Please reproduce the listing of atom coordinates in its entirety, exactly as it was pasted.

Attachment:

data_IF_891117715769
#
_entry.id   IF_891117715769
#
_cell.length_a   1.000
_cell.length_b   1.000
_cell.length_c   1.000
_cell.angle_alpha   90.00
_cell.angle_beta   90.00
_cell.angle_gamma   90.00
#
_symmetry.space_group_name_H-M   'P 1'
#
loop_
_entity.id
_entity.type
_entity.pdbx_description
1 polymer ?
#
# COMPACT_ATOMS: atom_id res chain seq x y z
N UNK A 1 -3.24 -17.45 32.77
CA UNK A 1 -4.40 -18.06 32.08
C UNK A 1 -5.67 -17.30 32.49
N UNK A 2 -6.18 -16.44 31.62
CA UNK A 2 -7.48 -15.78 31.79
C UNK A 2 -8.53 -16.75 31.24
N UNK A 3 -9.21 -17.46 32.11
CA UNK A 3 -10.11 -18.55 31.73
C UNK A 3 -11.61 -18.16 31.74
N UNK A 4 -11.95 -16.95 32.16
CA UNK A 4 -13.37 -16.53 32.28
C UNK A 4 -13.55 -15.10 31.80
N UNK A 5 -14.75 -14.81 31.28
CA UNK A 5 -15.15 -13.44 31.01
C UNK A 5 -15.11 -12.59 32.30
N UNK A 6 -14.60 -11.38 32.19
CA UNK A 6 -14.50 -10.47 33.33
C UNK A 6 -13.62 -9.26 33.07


data_IF_891117715769
#
_entry.id   IF_891117715769
#
_cell.length_a   1.000
_cell.length_b   1.000
_cell.length_c   1.000
_cell.angle_alpha   90.00
_cell.angle_beta   90.00
_cell.angle_gamma   90.00
#
_symmetry.space_group_name_H-M   'P 1'
#
loop_
_entity.id
_entity.type
_entity.pdbx_description
1 polymer ?
#
# COMPACT_ATOMS: atom_id res chain seq x y z
N UNK A 1 -3.24 -17.45 32.77
CA UNK A 1 -4.40 -18.06 32.08
C UNK A 1 -5.67 -17.30 32.49
N UNK A 2 -6.18 -16.44 31.62
CA UNK A 2 -7.48 -15.78 31.79
C UNK A 2 -8.53 -16.75 31.24
N UNK A 3 -9.21 -17.46 32.11
CA UNK A 3 -10.11 -18.55 31.73
C UNK A 3 -11.61 -18.16 31.74
N UNK A 4 -11.95 -16.95 32.16
CA UNK A 4 -13.37 -16.53 32.28
C UNK A 4 -13.55 -15.10 31.80
N UNK A 5 -14.75 -14.81 31.28
CA UNK A 5 -15.15 -13.44 31.01
C UNK A 5 -15.11 -12.59 32.30
N UNK A 6 -14.60 -11.38 32.19
CA UNK A 6 -14.50 -10.47 33.33
C UNK A 6 -13.62 -9.26 33.07